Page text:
Ukrainian billionaire Dmytro Firtash on Dec. 15 in Kyiv. (UNIAN)


According to Firtash’s now-dismissed claim, he filed the lawsuit because the story allegedly damaged his reputation in the UK, where he has given money to a Ukrainian studies program at Cambridge University. Firtash is a co-owner of RosUkrEnergo, a highly controversial and major gas intermediary between Russia and Ukraine.

Mark Stephens, the London media lawyer who represented the Kyiv Post, called the ruling “a day in the sunshine” for free speech worldwide.
This is highly important for global free speech. This is one of the worst cases of libel tourism I’ve encountered in recent years.”

- Mark Stephens, the lawyer who represents the Kyiv Post.

Stephens noted that England has been under sharp international criticism for the lax free-speech protections of its libel laws, as well as the willingness of judges in the past to accept libel cases involving plaintiffs and defendants with no strong connection to England.

The United States even went so far as to insulate its citizens from adverse English libel-law judgments by preventing their enforcement in America.

The situation has led to a strong movement within England to broaden free-speech protections in libel law, as well as put an end to the so-called “libel tourism” that has allowed rich, foreign claimants to file harassing lawsuits in London against news media organizations and others who don’t have substantial business in England.

British Deputy Prime Minister Nick Clegg has called the libel law an “international embarrassment” that must be changed.

“This is highly important for global free speech. This is one of the worst cases of libel tourism I’ve encountered in recent years,” Stephens, the Kyiv Post lawyer, said of the lawsuit.

“England has been criticized for its libel laws and propensity to encourage ‘libel tourism’ and is now beginning to address these problems. This case brings in sharp focus the urgent need for this reform legislation to pass.”

Leslie’s ruling may discourage similar claims, Stephens said, noting that the Kyiv Post is fortunate enough to have an owner in Zahoor with the financial resources and willingness to defend independent journalism. So in that sense, Stephens said, the libel threat remains to free speech globally.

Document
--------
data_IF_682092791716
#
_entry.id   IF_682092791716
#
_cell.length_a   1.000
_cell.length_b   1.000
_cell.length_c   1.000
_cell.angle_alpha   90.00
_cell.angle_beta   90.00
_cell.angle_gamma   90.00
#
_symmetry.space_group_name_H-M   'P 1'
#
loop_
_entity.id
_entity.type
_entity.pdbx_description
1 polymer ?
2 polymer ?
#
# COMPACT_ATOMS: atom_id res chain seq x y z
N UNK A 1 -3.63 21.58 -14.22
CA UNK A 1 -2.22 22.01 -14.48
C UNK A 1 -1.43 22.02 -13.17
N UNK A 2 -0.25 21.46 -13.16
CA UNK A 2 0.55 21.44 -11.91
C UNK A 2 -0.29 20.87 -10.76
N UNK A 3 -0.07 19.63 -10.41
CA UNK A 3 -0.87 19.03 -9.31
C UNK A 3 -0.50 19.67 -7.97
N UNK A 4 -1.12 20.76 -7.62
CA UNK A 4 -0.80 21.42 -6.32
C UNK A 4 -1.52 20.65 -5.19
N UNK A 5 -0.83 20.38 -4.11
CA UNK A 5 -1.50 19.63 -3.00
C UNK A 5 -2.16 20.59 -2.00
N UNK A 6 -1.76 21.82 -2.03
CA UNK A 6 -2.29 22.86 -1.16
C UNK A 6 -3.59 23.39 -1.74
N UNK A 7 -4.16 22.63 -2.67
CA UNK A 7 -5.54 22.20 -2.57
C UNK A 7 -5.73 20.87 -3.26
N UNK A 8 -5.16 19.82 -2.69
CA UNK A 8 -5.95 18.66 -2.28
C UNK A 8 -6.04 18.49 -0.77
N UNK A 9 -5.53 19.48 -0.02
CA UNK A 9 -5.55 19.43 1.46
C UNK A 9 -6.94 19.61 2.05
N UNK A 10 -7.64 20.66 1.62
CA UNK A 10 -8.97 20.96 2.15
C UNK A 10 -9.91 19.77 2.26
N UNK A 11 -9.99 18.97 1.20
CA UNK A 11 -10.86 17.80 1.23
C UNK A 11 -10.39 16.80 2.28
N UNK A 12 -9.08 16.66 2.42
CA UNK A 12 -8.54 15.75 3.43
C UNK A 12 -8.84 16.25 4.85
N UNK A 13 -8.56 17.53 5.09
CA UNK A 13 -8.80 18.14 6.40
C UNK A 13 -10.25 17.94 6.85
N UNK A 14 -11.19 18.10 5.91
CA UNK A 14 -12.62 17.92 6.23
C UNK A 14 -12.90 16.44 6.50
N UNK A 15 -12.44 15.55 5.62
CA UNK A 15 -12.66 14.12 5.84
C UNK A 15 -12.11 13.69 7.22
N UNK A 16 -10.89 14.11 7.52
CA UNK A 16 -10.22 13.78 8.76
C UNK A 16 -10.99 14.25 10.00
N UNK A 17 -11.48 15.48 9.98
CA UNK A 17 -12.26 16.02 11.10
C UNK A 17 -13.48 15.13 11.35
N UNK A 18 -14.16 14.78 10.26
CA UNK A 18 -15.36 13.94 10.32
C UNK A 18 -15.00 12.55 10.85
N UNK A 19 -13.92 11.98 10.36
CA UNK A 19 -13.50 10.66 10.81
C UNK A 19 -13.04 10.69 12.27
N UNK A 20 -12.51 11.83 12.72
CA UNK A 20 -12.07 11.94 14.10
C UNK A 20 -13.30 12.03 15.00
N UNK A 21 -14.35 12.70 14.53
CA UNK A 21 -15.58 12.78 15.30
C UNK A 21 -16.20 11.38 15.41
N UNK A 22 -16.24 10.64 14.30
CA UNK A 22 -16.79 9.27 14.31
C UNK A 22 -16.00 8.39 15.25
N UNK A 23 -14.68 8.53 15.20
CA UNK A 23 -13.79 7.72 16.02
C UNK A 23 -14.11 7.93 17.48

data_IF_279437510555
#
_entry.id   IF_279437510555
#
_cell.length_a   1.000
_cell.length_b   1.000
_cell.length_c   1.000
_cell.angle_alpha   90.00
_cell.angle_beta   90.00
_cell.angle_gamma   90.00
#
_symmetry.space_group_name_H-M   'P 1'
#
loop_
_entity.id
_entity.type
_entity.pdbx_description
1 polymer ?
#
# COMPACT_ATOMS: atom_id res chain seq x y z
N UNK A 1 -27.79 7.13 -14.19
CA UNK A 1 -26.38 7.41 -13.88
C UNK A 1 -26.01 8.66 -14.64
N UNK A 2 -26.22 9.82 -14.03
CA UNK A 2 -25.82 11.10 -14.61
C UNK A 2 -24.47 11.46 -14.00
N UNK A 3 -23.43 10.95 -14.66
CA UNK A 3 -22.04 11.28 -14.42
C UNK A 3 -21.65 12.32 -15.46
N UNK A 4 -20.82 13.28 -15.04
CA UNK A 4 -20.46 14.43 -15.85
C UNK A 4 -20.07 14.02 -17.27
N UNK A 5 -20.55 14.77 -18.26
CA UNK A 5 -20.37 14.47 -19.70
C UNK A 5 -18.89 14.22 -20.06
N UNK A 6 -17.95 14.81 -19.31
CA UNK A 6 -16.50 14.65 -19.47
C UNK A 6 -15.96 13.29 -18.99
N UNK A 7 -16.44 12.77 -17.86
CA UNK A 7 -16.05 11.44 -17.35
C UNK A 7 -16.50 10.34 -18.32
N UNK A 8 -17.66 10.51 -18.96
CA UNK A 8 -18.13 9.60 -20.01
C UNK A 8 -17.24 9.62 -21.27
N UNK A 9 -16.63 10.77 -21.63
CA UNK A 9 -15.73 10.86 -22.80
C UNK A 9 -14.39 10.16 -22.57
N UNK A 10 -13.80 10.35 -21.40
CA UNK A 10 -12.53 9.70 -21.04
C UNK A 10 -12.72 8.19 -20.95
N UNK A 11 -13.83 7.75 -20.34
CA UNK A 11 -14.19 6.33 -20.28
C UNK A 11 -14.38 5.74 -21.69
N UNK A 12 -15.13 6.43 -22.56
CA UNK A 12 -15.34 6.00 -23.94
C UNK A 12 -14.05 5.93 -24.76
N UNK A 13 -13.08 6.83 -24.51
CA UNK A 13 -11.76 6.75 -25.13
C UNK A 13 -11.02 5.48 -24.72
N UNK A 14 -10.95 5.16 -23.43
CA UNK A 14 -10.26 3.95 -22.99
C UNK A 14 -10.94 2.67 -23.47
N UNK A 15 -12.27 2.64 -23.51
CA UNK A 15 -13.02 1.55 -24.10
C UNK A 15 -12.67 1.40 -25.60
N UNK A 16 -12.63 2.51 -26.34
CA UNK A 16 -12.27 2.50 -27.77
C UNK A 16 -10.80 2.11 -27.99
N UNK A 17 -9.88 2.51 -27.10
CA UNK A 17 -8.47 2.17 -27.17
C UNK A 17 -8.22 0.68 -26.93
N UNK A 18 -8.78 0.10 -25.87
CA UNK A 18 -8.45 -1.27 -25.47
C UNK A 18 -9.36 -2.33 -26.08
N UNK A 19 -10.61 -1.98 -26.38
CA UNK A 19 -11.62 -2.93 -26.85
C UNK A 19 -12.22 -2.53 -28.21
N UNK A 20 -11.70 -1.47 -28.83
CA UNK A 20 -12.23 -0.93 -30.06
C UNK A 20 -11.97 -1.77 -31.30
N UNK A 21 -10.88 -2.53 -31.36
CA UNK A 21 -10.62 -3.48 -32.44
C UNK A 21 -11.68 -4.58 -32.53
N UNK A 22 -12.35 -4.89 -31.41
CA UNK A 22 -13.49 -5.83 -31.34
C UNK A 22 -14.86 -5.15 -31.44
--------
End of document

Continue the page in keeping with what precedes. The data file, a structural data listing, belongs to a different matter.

“If this had been a small local paper in Ukraine, a blogger or a freelancer or a non-governmental organization exposing wrongdoing, it is unlikely they would have been able to obtain this result,” Stephens said. “This case demonstrates the need to be able to stand up to the bully boys who come to London to abuse our courts.”



Natalia Ligachova


Media groups and others in Ukraine said the ruling is an encouraging development for free speech in Ukraine.

“I can’t remember a case where a Ukrainian media successfully defended itself when up against an oligarch,” said Natalia Ligachova, head of the Kyiv-based media watchdog Telekritika.
The ruling also shows that an independent court is able to take decisions which do not depend on the money of Ukrainian oligarchs.”

- Konstantyn Kvurt, the board chairman of Internews Ukraine.

Ambassador Jose Manuel Pinto Teixeira, head of the European Union delegation to Ukraine, said: “Any decision of independent courts which strengthens the role of independent media should be welcomed. Media freedom and plurality are key prerequisites for a vibrant democratic society. The Kyiv Post has gained the reputation of being committed to promote such values in Ukraine.”

Konstantyn Kvurt, the board chairman of Internews Ukraine, a non-profit organization funded by the United States to support free media, said the decision is a sign of solidarity with Ukrainian journalists, who are trying to be balanced without self-censorship.

“The ruling also shows that an independent court is able to take decisions which do not depend on the money of Ukrainian oligarchs,” Kvurt said. “It is one of the cases when reputation isn`t as easy to buy as a bottle of scotch.”
Kvurt said preventing journalists from reporting facts was one of the reasons the case was filed in the first place.

“Ukrainian oligarchs don`t need publicity; they prefer to stay in the shadows ... and keep doing shadowy business,” Kvurt said. “It means that oligarchs will think twice next time before filing libel lawsuits against Ukrainian media in London.”